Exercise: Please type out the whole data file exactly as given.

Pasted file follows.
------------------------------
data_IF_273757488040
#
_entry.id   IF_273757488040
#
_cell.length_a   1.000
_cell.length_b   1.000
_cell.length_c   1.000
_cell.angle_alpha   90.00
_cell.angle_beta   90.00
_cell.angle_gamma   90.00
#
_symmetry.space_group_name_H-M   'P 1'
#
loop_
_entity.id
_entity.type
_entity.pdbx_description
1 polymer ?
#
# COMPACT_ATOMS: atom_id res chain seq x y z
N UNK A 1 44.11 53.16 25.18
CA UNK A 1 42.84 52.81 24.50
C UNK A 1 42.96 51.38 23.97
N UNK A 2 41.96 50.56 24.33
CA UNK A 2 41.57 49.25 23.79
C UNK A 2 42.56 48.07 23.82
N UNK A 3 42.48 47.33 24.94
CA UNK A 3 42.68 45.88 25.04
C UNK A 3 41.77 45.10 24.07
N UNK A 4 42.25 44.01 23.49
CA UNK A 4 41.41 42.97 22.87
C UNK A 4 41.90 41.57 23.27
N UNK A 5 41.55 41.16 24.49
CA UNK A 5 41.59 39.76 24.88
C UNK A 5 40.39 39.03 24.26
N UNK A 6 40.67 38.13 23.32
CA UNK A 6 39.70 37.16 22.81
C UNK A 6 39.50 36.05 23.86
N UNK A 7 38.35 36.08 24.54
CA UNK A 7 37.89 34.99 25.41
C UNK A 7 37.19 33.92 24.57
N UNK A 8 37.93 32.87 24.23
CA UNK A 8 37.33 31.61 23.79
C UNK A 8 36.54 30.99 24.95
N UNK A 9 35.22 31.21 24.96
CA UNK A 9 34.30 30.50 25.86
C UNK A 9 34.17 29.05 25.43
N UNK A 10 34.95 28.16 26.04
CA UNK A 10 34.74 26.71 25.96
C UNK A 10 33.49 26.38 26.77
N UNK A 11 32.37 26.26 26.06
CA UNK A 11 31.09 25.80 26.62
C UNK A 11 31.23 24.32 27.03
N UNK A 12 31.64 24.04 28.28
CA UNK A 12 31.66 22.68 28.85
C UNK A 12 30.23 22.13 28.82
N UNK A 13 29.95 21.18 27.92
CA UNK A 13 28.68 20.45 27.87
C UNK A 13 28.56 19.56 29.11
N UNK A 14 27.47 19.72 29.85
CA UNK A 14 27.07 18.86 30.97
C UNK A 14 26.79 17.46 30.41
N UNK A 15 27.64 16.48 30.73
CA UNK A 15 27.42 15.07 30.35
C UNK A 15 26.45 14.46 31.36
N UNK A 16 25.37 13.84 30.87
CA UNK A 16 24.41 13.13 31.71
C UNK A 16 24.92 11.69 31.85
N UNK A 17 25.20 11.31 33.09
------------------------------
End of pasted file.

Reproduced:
data_IF_273757488040
#
_entry.id   IF_273757488040
#
_cell.length_a   1.000
_cell.length_b   1.000
_cell.length_c   1.000
_cell.angle_alpha   90.00
_cell.angle_beta   90.00
_cell.angle_gamma   90.00
#
_symmetry.space_group_name_H-M   'P 1'
#
loop_
_entity.id
_entity.type
_entity.pdbx_description
1 polymer ?
#
# COMPACT_ATOMS: atom_id res chain seq x y z
N UNK A 1 44.11 53.16 25.18
CA UNK A 1 42.84 52.81 24.50
C UNK A 1 42.96 51.38 23.97
N UNK A 2 41.96 50.56 24.33
CA UNK A 2 41.57 49.25 23.79
C UNK A 2 42.56 48.07 23.82
N UNK A 3 42.48 47.33 24.94
CA UNK A 3 42.68 45.88 25.04
C UNK A 3 41.77 45.10 24.07
N UNK A 4 42.25 44.01 23.49
CA UNK A 4 41.41 42.97 22.87
C UNK A 4 41.90 41.57 23.27
N UNK A 5 41.55 41.16 24.49
CA UNK A 5 41.59 39.76 24.88
C UNK A 5 40.39 39.03 24.26
N UNK A 6 40.67 38.13 23.32
CA UNK A 6 39.70 37.16 22.81
C UNK A 6 39.50 36.05 23.86
N UNK A 7 38.35 36.08 24.54
CA UNK A 7 37.89 34.99 25.41
C UNK A 7 37.19 33.92 24.57
N UNK A 8 37.93 32.87 24.23
CA UNK A 8 37.33 31.61 23.79
C UNK A 8 36.54 30.99 24.95
N UNK A 9 35.22 31.21 24.96
CA UNK A 9 34.30 30.50 25.86
C UNK A 9 34.17 29.05 25.43
N UNK A 10 34.95 28.16 26.04
CA UNK A 10 34.74 26.71 25.96
C UNK A 10 33.49 26.38 26.77
N UNK A 11 32.37 26.26 26.06
CA UNK A 11 31.09 25.80 26.62
C UNK A 11 31.23 24.32 27.03
N UNK A 12 31.64 24.04 28.28
CA UNK A 12 31.66 22.68 28.85
C UNK A 12 30.23 22.13 28.82
N UNK A 13 29.95 21.18 27.92
CA UNK A 13 28.68 20.45 27.87
C UNK A 13 28.56 19.56 29.11
N UNK A 14 27.47 19.72 29.85
CA UNK A 14 27.07 18.86 30.97
C UNK A 14 26.79 17.46 30.41
N UNK A 15 27.64 16.48 30.73
CA UNK A 15 27.42 15.07 30.35
C UNK A 15 26.45 14.46 31.36
N UNK A 16 25.37 13.84 30.87
CA UNK A 16 24.41 13.13 31.71
C UNK A 16 24.92 11.69 31.85
N UNK A 17 25.20 11.31 33.09